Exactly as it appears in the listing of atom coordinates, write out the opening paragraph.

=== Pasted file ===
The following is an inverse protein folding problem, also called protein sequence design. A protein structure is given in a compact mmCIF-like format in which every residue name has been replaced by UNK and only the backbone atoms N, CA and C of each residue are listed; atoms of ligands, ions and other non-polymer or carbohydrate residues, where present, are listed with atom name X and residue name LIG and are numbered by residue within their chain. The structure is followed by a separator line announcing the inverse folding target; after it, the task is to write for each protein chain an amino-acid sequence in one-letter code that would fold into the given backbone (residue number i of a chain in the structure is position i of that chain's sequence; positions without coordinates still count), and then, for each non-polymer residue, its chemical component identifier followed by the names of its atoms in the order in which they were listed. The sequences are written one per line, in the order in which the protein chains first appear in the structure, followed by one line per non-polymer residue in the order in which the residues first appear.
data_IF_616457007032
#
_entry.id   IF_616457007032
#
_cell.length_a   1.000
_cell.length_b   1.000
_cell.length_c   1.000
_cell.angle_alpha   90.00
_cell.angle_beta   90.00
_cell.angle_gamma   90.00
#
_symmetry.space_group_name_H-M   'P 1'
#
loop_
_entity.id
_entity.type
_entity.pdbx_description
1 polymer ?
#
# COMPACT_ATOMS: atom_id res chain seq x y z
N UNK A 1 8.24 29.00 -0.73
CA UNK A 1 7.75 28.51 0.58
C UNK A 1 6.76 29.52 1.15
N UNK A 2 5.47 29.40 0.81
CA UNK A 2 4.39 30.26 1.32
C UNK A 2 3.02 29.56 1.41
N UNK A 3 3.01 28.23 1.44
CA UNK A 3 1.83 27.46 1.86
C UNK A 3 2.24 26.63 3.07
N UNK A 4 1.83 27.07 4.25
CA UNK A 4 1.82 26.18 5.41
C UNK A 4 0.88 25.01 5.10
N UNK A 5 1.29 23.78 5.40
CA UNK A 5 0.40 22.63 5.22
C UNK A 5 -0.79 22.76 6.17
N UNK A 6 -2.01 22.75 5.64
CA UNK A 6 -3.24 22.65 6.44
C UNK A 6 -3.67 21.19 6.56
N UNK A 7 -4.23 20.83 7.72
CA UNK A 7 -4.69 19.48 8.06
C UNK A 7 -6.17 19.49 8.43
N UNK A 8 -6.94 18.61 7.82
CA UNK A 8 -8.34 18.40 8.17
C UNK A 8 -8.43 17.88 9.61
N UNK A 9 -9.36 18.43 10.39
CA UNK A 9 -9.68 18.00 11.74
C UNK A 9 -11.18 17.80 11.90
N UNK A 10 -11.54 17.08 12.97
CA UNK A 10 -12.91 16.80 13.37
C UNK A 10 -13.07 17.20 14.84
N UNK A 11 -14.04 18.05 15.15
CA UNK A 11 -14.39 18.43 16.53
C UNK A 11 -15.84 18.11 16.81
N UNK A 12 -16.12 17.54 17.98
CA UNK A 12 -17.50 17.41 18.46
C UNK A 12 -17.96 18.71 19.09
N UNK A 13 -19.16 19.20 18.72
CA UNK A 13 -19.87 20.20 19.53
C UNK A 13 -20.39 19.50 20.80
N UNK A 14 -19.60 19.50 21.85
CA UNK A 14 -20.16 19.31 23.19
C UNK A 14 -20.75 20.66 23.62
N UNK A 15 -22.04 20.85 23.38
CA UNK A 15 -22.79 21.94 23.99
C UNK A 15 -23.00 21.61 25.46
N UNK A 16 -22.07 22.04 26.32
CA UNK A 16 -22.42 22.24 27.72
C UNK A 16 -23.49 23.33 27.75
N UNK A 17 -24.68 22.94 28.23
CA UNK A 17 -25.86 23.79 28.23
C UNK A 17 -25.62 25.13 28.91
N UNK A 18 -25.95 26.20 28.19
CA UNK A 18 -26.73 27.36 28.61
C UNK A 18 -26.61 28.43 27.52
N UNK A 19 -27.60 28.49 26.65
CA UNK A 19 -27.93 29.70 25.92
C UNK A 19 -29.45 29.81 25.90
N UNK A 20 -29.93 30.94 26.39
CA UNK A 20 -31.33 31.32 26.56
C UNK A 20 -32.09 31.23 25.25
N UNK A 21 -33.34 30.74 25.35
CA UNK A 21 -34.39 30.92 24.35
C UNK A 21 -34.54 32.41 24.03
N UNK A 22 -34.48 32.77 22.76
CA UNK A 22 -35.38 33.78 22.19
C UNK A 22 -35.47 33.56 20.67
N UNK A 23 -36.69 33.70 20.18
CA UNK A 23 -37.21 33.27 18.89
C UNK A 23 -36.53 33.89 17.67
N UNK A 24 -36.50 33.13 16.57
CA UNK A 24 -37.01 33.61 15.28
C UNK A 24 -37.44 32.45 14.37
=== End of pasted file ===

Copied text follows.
The following is an inverse protein folding problem, also called protein sequence design. A protein structure is given in a compact mmCIF-like format in which every residue name has been replaced by UNK and only the backbone atoms N, CA and C of each residue are listed; atoms of ligands, ions and other non-polymer or carbohydrate residues, where present, are listed with atom name X and residue name LIG and are numbered by residue within their chain. The structure is followed by a separator line announcing the inverse folding target; after it, the task is to write for each protein chain an amino-acid sequence in one-letter code that would fold into the given backbone (residue number i of a chain in the structure is position i of that chain's sequence; positions without coordinates still count), and then, for each non-polymer residue, its chemical component identifier followed by the names of its atoms in the order in which they were listed. The sequences are written one per line, in the order in which the protein chains first appear in the structure, followed by one line per non-polymer residue in the order in which the residues first appear.